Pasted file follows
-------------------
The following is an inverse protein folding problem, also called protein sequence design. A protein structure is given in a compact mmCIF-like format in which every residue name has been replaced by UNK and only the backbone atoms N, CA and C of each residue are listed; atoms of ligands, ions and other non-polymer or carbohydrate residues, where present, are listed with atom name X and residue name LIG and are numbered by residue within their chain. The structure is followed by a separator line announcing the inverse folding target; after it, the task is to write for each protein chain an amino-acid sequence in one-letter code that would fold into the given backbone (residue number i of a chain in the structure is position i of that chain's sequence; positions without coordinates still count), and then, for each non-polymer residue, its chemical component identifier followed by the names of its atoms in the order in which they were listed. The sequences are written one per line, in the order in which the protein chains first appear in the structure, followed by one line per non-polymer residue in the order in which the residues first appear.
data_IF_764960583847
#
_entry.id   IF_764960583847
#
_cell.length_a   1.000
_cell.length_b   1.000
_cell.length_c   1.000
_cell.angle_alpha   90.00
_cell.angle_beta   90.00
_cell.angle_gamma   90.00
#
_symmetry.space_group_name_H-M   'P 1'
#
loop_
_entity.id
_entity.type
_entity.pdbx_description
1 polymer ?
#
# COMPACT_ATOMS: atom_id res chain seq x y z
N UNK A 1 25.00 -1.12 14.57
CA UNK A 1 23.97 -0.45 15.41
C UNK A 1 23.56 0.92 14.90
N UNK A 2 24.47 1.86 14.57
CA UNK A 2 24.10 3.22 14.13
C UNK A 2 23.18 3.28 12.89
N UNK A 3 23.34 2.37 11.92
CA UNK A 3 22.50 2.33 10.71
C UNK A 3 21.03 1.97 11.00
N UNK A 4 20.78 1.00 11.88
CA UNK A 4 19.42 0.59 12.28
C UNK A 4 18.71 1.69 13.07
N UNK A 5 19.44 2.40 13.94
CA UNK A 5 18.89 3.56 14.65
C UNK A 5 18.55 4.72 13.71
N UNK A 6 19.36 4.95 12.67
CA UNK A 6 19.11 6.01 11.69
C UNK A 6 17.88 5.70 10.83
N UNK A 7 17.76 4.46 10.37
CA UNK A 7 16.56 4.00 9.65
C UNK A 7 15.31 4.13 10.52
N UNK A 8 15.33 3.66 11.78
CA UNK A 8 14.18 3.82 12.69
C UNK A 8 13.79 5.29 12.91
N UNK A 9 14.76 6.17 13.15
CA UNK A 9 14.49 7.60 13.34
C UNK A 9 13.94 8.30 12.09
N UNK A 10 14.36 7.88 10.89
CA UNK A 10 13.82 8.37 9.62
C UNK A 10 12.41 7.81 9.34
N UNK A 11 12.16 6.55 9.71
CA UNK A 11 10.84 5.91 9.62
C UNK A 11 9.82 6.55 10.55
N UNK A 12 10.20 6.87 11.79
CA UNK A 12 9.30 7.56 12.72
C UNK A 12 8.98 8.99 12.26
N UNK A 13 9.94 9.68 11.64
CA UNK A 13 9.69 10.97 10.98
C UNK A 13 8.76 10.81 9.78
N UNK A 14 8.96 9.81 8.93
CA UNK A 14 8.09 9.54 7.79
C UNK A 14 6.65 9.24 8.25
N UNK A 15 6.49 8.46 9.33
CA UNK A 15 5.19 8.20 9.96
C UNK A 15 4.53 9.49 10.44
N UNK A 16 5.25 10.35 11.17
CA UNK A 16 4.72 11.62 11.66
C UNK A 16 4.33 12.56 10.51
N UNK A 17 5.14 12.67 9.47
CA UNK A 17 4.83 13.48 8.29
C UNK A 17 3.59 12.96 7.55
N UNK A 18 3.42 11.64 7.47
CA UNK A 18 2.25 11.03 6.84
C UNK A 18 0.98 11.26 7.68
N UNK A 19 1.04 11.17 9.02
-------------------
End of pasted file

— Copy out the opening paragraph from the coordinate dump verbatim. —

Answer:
The following is an inverse protein folding problem, also called protein sequence design. A protein structure is given in a compact mmCIF-like format in which every residue name has been replaced by UNK and only the backbone atoms N, CA and C of each residue are listed; atoms of ligands, ions and other non-polymer or carbohydrate residues, where present, are listed with atom name X and residue name LIG and are numbered by residue within their chain. The structure is followed by a separator line announcing the inverse folding target; after it, the task is to write for each protein chain an amino-acid sequence in one-letter code that would fold into the given backbone (residue number i of a chain in the structure is position i of that chain's sequence; positions without coordinates still count), and then, for each non-polymer residue, its chemical component identifier followed by the names of its atoms in the order in which they were listed. The sequences are written one per line, in the order in which the protein chains first appear in the structure, followed by one line per non-polymer residue in the order in which the residues first appear.